More informationLecture 1. Basic Concepts of Set Theory, Functions and Relations
September 7, 2005 p. 1 Lecture 1. Basic Concepts of Set Theory, Functions and Relations 0. Preliminaries...1 1. Basic Concepts of Set Theory...1 1.1. Sets and elements...1 1.2. Specification of sets...2
More informationCDC UNIFIED PROCESS PRACTICES GUIDE
Purpose The purpose of this document is to provide guidance on the practice of Modeling and to describe the practice overview, requirements, best practices, activities, and key terms related to these requirements.
More informationCommon Warehouse Metamodel (CWM): Extending UML for Data Warehousing and Business Intelligence
Common Warehouse Metamodel (CWM): Extending UML for Data Warehousing and Business Intelligence OMG First Workshop on UML in the.com Enterprise: Modeling CORBA, Components, XML/XMI and Metadata November
More informationPA Common Core Standards Standards for Mathematical Practice Grade Level Emphasis*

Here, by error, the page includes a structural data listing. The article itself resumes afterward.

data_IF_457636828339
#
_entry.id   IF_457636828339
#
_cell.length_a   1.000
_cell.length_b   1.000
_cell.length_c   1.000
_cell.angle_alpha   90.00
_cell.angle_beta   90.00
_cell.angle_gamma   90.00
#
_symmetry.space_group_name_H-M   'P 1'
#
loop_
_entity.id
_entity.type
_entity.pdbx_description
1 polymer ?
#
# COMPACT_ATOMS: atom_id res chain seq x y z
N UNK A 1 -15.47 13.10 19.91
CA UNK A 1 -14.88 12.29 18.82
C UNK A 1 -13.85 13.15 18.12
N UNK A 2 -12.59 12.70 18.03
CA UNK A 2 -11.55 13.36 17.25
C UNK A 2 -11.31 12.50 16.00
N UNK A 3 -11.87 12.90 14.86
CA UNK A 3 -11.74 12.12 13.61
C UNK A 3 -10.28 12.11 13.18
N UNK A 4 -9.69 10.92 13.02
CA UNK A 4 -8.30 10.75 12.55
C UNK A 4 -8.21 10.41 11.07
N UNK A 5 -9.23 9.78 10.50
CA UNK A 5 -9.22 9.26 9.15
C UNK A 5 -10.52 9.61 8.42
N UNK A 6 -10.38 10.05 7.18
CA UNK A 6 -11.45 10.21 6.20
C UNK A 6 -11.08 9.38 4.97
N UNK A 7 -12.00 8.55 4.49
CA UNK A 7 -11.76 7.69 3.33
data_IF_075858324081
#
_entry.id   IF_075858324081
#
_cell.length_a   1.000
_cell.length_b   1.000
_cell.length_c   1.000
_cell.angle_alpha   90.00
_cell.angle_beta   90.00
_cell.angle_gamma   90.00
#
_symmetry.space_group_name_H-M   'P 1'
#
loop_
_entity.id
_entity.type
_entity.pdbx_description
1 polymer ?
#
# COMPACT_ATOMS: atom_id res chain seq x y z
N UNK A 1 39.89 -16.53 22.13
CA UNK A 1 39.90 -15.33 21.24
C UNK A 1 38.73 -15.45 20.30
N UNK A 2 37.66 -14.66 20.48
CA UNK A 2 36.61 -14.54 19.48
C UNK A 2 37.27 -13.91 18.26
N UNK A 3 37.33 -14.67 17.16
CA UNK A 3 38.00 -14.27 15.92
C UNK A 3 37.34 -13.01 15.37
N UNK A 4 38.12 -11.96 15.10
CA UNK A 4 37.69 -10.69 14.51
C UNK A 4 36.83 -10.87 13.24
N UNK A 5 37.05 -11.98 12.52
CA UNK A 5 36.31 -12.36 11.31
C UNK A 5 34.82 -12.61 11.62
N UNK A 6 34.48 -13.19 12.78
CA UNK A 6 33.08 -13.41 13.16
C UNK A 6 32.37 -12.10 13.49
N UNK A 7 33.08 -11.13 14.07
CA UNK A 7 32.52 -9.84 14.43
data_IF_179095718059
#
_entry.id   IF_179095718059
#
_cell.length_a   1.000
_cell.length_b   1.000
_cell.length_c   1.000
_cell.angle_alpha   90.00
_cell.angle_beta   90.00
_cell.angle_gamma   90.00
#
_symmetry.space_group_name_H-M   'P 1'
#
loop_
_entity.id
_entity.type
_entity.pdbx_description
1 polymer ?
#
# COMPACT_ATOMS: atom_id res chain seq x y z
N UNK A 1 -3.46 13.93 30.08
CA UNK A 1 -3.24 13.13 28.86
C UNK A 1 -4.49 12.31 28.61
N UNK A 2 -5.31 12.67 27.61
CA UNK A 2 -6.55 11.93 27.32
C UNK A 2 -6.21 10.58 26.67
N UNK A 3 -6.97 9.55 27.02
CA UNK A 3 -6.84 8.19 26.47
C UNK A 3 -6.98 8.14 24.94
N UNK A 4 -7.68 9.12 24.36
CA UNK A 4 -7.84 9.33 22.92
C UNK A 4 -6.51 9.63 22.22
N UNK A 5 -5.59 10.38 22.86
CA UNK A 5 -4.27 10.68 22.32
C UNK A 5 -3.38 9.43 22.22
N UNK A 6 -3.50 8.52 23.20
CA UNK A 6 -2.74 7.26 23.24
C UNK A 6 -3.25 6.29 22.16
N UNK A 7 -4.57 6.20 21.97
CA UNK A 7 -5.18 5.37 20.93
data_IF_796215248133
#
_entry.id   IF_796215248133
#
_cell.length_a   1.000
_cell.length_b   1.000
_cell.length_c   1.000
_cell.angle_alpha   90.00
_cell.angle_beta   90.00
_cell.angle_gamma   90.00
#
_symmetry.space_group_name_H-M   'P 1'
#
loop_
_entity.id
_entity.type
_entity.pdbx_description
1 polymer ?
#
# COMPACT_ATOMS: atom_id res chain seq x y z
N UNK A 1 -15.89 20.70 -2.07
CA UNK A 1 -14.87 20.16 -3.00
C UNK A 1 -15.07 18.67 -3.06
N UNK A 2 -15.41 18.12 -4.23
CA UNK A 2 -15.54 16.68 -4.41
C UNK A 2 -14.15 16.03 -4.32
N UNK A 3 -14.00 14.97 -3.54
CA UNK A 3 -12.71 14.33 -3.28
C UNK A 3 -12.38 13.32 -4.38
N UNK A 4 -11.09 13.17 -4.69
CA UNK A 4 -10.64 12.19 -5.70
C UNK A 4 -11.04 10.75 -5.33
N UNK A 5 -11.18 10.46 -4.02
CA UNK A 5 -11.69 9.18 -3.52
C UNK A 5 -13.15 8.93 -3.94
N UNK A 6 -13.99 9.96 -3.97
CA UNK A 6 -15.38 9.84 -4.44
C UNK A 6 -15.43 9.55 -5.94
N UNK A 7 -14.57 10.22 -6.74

Habits of Mind of a Productive Thinker Make sense of problems and persevere in solving them. Attend to precision. PA Common Core Standards The Pennsylvania Common Core Standards cannot be viewed and addressed
More informationVisual Logic Instructions and Assignments
Visual Logic Instructions and Assignments Visual Logic can be installed from the CD that accompanies our textbook. It is a nifty tool for creating program flowcharts, but that is only half of the story.
More informationMathematics for Computer Science/Software Engineering. Notes for the course MSM1F3 Dr. R. A. Wilson
Mathematics for Computer Science/Software Engineering Notes for the course MSM1F3 Dr. R. A. Wilson October 1996 Chapter 1 Logic Lecture no. 1. We introduce the concept of a proposition, which is a statement
More informationIntroduction to Proofs
Chapter 1 Introduction to Proofs 1.1 Preview of Proof This section previews many of the key ideas of proof and cites [in brackets] the sections where they are discussed thoroughly. All of these ideas are